“We'll always have Paris”

I've always had a thing for French radical politics...

I've always had a thing for French radical politics...

     I first visited Paris in 1971. It was my first city in Europe. I must have been enthralled by all that I saw, because I remember walking the streets from seven in the morning till eleven at night, capping off the evening at a cafe with a glass of vin rouge ordinaire and recording all that I had observed that day in my journal. For example my detailed notes on the Sacre Coeur basilica included this gem of an insight: ”overwhelmed.”

...and the romance of the obscure writer laboring away in a Parisian garret...

...and the romance of the obscure writer laboring away in a Parisian garret...

   In my most recent trips to Paris, I’ve observed that little of the city had changed. But neither had my powers of observation, so all that had actually changed with the City of Light (the fifty-eight floor Tour Montparnasse, the Pompidou Center, the steel and glass commercial center of Paris known as La Defense and the Charles de Gaulle airport to name just a few of the more monstrous encroachments of modern architecture) had charitably escaped my attention and note.

   With Carol, however, I'll have to do better than my last solo trip to Paris, which consisted of spending the afternoon at a cafe across from the Gare Montparnasse train station, sleeping and then leaving the next day by train to Bordeaux. I have managed to come up with a few ideas that may interest Carol, while leaving mostly undisturbed my limited powers of observation and any desire to sightsee. Carol has been to Paris, so she'll easily be able to point out all the places I'll no doubt be leaving out that she'll try her best to compensate for with postcards and exacting those “next time” promises from me, which she hasn't had time as yet to realize are probably utterly empty.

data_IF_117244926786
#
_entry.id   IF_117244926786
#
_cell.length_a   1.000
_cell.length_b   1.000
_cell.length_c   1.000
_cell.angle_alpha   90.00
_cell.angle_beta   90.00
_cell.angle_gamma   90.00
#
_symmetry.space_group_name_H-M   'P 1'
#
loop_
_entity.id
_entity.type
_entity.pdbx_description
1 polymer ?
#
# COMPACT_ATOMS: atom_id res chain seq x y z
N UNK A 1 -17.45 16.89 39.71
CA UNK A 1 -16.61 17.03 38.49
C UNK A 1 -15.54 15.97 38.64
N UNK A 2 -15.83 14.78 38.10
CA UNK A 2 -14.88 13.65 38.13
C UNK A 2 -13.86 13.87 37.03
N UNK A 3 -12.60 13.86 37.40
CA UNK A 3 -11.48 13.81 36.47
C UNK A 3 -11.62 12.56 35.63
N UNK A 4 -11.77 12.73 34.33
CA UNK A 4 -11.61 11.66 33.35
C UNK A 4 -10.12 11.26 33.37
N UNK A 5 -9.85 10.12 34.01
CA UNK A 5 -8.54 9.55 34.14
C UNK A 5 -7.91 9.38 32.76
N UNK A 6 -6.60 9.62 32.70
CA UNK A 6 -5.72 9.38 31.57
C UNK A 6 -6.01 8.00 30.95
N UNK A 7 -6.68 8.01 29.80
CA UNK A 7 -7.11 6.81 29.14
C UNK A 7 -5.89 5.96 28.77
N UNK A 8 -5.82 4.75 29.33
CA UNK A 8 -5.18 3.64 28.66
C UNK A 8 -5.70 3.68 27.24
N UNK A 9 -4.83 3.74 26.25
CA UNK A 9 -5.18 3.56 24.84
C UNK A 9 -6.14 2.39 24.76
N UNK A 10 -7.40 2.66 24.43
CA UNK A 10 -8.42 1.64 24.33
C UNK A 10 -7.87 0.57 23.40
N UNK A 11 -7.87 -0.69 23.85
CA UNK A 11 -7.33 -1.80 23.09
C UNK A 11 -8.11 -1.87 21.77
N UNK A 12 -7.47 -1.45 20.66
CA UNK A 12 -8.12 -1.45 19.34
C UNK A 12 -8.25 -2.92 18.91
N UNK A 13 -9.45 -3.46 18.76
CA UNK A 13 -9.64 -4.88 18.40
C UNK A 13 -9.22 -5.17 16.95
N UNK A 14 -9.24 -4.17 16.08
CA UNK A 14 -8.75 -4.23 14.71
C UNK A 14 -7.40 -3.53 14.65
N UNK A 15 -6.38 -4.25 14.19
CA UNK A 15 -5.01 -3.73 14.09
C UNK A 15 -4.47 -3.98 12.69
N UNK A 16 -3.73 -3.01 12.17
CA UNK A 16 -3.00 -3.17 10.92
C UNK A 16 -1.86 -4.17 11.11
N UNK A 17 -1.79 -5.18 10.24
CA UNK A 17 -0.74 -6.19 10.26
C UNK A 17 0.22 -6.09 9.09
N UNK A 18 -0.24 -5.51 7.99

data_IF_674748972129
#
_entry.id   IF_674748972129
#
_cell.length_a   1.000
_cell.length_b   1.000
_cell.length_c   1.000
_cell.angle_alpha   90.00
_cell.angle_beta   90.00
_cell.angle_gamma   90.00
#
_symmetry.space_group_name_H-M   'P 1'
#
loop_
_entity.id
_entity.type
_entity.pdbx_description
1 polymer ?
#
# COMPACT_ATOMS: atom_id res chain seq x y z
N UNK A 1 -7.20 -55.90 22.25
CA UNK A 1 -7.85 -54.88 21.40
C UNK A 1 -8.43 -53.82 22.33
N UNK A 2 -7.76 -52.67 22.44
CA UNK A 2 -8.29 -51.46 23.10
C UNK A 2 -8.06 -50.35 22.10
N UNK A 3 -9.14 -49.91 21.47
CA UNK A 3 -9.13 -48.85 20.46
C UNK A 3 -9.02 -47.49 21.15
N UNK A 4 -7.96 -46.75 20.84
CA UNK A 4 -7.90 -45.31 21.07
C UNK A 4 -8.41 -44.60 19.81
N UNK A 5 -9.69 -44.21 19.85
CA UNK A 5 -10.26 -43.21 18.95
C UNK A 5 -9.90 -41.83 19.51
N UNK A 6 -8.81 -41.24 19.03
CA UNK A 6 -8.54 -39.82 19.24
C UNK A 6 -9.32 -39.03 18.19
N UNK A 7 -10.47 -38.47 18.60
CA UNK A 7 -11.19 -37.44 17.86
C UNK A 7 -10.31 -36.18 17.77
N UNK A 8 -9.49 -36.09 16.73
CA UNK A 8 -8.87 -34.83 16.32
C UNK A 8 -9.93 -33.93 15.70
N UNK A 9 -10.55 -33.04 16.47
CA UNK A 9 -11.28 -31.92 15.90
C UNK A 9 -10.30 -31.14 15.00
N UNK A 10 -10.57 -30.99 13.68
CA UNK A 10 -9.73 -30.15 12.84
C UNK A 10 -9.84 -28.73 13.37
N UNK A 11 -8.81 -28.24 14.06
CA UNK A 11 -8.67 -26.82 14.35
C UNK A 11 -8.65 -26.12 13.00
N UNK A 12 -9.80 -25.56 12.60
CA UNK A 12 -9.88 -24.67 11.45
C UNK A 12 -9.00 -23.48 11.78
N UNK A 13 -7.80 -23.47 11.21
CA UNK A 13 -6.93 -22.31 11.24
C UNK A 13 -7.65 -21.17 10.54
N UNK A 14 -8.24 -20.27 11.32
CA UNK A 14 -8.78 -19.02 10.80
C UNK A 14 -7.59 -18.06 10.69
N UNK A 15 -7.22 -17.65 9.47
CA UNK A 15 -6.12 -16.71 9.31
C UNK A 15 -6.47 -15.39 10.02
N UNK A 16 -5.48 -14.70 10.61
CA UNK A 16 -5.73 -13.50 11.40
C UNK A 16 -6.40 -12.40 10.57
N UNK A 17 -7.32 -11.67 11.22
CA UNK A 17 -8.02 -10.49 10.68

...and taking photos of God knows what...

...and taking photos of God knows what...

   There will be walks, and, of course, busses. The #69 takes you from the Eiffel Tower to the Pere Lachaise cemetery, home to Oscar Wilde, Jim Morrison and perhaps even myself if I don't at least try to behave a little. I will stifle my default habit for pursuing Hemingway haunts, movie scenes from Midnight in Paris and the tour of the sewers of Paris (now defunct as I understand it) for walks along the Seine, Luxembourg Gardens, Champs Elysée and the Left Bank. I've walked these routes many times, and I can't wait for Carol to point out all that I've missed. ( I know this will happen, too. The other day, I shared with her my multiple frantic searches throughout the house for a laptop I'd all but concluded I'd left behind in Seattle, She thought for a second, slid open a bedroom closet door, and there it was, right where I'd safely stored it just above a drawer I'd earlier searched through twice.) Paris will not look the same to me after this visit I'm sure, because I'll be seeing much of it through Carol’s eyes.

...and I've always loved how the rain "washes memories from the sidewalks of life."

...and I've always loved how the rain "washes memories from the sidewalks of life."

   It won't taste the same either. After watching the Paris episode of I'll Have What Phil's Having on Netflix, Carol spied me jotting down the names of the patisseries, chocolatiers and croissant cafes Phil had raved about. “Why are you writing those down?” my healthy-eating traveling companion asked sweetly.

   “Places to avoid, my love,” I replied shrewdly, but not really, and I placed my pen quietly back down.

   My new book, Paris Without Gaining a Pound, will be out in the Fall. A slim volume for sure.